How do I read my payslip?


A local expert from Citizen’s Advice provides timely tips on consumer issues.

Q: ‘I’ve just got my first payslip but I don’t understand what all the different sections refer to. How do I know if it’s correct?’

A: Your payslip shows your pay, deductions and tax information. All employers are required to give their employees a payslip and it’s a good idea to keep it for six years.
You’ll usually find your employer’s details in the top left corner of the payslip. Your details should be opposite this, in the middle or top right corner. This is also where you might find your payroll or employee number.
Next, you’ll see lots of different numbers and codes. The payment date is when your pay will normally arrive in your bank account – it can be weekly or monthly and fall on any day of the month. Your National Insurance (NI) number is unique to you, and you must have a NI number to work in the UK. It’s used to make sure all your NI contributions are recorded so you can get any contributory state benefits you’re entitled to, including state pension later in life.
Your payslip might show a tax period: the tax year starts on 1st April and ends on 31st March. The number here corresponds to the period in which you’re being taxed – so if you’re paid monthly, ‘01’ will represent the tax period in April, while ‘12’ would mean March.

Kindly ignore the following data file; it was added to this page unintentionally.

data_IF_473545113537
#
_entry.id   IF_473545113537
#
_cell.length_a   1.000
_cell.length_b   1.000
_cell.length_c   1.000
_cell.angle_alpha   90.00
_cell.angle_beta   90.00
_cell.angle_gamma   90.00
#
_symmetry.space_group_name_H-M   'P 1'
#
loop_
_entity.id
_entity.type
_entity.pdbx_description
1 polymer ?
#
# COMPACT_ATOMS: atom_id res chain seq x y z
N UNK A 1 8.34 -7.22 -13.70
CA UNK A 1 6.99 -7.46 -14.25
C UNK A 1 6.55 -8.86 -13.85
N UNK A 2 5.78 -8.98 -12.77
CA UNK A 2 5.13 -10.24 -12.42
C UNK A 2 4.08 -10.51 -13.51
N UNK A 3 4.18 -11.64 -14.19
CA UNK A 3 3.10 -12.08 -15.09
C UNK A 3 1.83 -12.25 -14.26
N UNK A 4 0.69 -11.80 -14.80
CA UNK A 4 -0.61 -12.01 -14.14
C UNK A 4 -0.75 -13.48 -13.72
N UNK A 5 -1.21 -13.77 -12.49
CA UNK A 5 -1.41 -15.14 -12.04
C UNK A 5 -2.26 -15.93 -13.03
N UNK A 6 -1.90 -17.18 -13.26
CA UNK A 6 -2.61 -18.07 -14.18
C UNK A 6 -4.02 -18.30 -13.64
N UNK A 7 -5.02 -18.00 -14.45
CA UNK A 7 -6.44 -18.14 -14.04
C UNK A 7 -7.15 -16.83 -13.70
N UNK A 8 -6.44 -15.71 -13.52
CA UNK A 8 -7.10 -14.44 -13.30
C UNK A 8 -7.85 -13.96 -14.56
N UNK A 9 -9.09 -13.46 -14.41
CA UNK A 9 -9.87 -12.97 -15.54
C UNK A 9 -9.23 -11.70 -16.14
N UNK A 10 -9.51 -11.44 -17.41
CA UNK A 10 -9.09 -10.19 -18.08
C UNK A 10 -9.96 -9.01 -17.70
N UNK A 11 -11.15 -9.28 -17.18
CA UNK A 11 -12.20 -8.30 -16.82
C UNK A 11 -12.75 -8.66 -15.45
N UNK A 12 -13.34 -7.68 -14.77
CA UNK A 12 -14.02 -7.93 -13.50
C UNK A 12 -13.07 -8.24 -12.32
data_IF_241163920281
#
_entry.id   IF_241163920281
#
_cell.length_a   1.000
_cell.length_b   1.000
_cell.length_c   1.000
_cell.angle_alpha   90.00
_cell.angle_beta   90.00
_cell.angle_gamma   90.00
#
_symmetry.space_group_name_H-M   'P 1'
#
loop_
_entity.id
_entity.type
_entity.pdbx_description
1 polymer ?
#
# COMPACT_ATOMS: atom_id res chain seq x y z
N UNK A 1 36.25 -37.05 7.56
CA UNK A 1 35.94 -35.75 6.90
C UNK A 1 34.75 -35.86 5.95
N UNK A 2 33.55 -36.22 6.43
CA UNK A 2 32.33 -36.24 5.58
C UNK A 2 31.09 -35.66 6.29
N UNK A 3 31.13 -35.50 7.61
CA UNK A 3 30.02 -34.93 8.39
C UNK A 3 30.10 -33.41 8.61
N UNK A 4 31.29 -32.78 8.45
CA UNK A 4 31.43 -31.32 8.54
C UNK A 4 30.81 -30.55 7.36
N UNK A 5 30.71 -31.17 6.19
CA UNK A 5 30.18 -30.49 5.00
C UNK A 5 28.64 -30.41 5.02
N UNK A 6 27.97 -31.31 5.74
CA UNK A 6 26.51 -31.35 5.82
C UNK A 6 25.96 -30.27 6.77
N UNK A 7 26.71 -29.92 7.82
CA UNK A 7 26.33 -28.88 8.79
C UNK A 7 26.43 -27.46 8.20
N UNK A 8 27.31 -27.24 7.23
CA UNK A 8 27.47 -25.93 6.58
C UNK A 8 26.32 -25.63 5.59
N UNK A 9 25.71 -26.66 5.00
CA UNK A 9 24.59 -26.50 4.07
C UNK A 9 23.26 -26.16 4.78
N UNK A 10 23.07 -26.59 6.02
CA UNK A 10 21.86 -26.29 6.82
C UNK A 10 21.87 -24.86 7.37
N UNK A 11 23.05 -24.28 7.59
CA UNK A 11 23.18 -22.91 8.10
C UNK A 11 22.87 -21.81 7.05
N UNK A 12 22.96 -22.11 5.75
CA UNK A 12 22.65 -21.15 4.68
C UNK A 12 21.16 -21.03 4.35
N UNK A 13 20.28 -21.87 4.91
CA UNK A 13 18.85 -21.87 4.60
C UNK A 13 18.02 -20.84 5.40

Next is your tax code. This is decided by HM Revenue and Customs and is used by your employer or pension provider to work out how much Income Tax to take from your pay. Income tax is the tax you pay on your earnings to fund public services: the amount you have to pay will vary depending on your earnings. Your tax code is made up of several numbers and a letter. The numbers refer to how much tax-free income you will get. You can find out what the letters mean on the government website. Make sure you’re not on an emergency tax code otherwise you’ll pay too much tax.
Now, pay and deductions.
‘Gross pay’ means how much you’ve earned before anything is deducted. Deductions are amounts taken from your gross pay: common ones include income tax and national insurance, plus pension or student loan payments.
Most payslips will add up all the deductions from your pay into a single amount to make it easier for you to see how much is being deducted each month. Your ‘net pay’ is the amount of money you will receive after all the deductions have been worked out.
Lastly, taxable pay is the amount of your salary, to date in the current tax year, that has been subjected to tax. This will usually appear next to your net pay figure.

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